It started with just sand and water. It ended with wacky and creative sand structures.
The fifth annual CitySand sand-sculpturing competition at Harborplace's Amphitheatre yesterday attracted hundreds of people who cheered the creativity of some of Baltimore's finest architects.
The theme, "Baltimore: An All-Star City," was not surprising given that the city will host Major League Baseball's all-stars on July 13. For four hours, from noon to 4 p.m., architects from various city firms equipped themselves with spatulas and buckets to slap 100-cubic-foot sand patties into form.
CitySand '93 was organized by the Baltimore Architecture Foundation, the American Institute of Architects, Harborplace and The Gallery.
"I think it's really great," said Trent Nehls, a tourist from Cincinnati who was visiting Baltimore for his first time. "This city seems like it's lots of fun during the summer."
Mr. Nehls was praising the work of RTKL Associates Inc., which won top honors over the six other architectural firms that competed. The RTKL group also was given awards in the "Most Memorable" and "Most Creative" categories.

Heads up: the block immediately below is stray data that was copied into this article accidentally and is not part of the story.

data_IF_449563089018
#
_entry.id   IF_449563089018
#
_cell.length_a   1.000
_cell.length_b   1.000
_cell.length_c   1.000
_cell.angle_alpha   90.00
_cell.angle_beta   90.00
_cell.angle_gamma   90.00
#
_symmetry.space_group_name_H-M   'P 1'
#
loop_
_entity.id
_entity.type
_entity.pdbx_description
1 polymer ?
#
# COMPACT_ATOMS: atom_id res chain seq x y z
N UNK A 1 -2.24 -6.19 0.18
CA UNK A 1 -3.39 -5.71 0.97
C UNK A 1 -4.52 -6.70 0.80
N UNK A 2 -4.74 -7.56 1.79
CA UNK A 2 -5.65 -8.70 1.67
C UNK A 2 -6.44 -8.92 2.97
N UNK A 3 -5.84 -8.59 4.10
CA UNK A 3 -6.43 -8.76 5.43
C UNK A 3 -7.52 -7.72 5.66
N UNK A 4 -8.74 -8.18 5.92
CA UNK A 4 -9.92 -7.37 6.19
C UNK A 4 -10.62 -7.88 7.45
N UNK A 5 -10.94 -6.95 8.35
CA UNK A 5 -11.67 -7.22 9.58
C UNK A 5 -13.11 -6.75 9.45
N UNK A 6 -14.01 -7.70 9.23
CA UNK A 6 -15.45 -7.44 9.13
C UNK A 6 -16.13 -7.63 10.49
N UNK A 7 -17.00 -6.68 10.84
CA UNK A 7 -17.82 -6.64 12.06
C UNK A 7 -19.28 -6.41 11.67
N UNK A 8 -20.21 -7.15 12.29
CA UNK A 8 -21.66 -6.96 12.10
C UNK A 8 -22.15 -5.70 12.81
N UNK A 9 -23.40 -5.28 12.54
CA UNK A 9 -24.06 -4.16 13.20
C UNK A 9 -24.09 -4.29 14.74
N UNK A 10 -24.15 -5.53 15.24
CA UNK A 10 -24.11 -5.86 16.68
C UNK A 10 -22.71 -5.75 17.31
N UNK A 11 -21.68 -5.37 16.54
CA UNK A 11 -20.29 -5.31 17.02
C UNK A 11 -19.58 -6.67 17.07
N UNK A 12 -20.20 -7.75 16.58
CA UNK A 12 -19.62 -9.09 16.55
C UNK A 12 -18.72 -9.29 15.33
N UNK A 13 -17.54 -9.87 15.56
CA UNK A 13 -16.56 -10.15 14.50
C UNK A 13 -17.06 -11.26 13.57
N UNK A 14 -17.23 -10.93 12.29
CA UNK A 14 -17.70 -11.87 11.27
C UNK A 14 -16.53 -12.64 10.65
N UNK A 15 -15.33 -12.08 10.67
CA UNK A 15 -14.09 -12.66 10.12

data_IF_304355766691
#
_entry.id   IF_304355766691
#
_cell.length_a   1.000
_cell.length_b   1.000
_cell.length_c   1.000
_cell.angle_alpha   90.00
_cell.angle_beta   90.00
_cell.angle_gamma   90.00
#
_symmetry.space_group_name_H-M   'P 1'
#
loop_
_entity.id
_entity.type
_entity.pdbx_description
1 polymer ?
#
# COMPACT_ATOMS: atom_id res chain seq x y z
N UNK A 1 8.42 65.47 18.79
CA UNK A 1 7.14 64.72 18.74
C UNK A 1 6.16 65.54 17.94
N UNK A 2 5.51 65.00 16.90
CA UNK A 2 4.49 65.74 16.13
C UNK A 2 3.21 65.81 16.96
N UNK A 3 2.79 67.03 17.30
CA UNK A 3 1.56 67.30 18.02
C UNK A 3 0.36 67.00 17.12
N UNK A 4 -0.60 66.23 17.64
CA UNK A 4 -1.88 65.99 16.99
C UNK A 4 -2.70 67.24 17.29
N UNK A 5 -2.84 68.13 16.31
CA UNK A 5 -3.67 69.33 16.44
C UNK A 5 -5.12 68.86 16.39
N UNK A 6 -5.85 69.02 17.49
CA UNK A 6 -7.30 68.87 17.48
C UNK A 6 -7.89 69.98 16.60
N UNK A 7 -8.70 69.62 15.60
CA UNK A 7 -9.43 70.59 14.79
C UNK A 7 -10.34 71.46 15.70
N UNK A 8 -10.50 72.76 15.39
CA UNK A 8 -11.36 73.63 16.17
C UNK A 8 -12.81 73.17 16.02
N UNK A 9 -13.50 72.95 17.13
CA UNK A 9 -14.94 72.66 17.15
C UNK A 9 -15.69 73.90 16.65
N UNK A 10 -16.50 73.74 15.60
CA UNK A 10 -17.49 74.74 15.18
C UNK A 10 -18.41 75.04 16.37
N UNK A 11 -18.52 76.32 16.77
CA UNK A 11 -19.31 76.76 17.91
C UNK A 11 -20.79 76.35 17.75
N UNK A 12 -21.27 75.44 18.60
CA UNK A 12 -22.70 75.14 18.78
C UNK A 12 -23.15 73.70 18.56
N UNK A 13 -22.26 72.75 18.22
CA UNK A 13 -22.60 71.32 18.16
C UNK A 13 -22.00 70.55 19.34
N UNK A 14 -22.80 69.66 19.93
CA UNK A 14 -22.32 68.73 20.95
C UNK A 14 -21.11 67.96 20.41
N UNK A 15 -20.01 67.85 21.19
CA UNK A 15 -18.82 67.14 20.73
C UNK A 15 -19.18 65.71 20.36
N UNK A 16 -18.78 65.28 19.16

MA RTKL's sculpture showed a giant replica of the Orioles mascot
sitting atop Camden Yards. As he rested his feet on the edge of the stadium, he lay back in his sunglasses and dawdled away his day in the sunshine.
Probst-Mason Inc. was recognized for having best interpreted the event's theme. The group created a structure depicting Fort McHenry controlled by the Ameri
can League. Under it, there was a sinking National League clipper ship being sunk by baseballs launched from the fort.
Baseball fans also were dazzled with a life-size baseball card of Orioles star Cal Ripken Jr., a creation of Ayers/Saint/Gross Inc.
Catherine Mahan and Associates won "The Most Fun to Destroy Award" for its creation of a 4 1/2 -foot tall castle and star, a temptation for any mischievous youth.
All seven sculptures were on display at the Inner Harbor all day yesterday, but from noon to 2 p.m. today, children 4 to 12 years old will be allowed to demolish them and shape their own -- with the professional architects' guidance.